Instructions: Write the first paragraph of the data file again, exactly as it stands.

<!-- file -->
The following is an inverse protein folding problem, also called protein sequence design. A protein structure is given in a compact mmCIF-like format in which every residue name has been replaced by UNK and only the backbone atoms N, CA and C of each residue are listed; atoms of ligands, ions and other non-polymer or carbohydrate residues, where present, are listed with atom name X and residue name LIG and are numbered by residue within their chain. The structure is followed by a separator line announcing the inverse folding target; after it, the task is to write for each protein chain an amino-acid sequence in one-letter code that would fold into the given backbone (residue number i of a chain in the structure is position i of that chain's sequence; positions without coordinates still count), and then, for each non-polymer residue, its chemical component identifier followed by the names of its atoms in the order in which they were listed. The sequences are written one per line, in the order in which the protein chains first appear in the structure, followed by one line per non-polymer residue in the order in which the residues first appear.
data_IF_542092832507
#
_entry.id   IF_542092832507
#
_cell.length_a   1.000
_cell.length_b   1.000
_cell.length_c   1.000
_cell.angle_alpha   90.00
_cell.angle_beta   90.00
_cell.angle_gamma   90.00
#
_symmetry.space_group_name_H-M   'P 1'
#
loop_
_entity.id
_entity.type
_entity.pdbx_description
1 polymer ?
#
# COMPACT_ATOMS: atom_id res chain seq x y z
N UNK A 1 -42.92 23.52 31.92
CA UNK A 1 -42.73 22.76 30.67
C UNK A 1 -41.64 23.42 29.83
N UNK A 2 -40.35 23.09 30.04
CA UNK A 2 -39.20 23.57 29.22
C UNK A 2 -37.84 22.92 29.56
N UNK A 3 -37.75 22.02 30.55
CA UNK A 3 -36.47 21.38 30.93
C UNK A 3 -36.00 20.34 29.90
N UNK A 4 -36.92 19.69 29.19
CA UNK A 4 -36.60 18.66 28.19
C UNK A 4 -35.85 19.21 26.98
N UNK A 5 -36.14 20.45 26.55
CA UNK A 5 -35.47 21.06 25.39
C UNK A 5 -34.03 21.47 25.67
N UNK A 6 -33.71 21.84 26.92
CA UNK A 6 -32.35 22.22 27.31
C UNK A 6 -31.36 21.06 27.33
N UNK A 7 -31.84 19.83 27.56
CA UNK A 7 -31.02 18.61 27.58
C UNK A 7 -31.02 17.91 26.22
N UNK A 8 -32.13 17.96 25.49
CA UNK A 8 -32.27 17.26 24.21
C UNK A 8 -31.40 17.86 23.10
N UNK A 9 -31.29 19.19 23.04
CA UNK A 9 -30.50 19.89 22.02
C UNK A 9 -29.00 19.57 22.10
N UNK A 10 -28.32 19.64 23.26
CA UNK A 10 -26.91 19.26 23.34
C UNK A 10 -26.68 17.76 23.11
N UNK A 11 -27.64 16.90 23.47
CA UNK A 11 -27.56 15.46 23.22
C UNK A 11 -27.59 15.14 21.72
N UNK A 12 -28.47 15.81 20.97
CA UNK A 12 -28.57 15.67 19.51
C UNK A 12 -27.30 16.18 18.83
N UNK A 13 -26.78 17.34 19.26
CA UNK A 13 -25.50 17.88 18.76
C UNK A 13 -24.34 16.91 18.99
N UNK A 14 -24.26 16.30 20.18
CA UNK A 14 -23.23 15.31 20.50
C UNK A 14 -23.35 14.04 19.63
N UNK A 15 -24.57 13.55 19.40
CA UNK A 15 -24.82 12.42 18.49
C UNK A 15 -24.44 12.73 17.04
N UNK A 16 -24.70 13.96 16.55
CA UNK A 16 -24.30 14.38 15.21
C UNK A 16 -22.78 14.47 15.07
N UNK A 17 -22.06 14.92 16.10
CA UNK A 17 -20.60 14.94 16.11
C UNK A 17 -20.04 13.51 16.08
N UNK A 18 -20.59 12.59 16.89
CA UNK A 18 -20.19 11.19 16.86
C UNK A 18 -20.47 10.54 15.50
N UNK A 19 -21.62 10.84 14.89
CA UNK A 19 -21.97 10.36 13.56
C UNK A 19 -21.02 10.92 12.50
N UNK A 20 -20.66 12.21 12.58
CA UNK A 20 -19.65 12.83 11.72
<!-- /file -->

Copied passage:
The following is an inverse protein folding problem, also called protein sequence design. A protein structure is given in a compact mmCIF-like format in which every residue name has been replaced by UNK and only the backbone atoms N, CA and C of each residue are listed; atoms of ligands, ions and other non-polymer or carbohydrate residues, where present, are listed with atom name X and residue name LIG and are numbered by residue within their chain. The structure is followed by a separator line announcing the inverse folding target; after it, the task is to write for each protein chain an amino-acid sequence in one-letter code that would fold into the given backbone (residue number i of a chain in the structure is position i of that chain's sequence; positions without coordinates still count), and then, for each non-polymer residue, its chemical component identifier followed by the names of its atoms in the order in which they were listed. The sequences are written one per line, in the order in which the protein chains first appear in the structure, followed by one line per non-polymer residue in the order in which the residues first appear.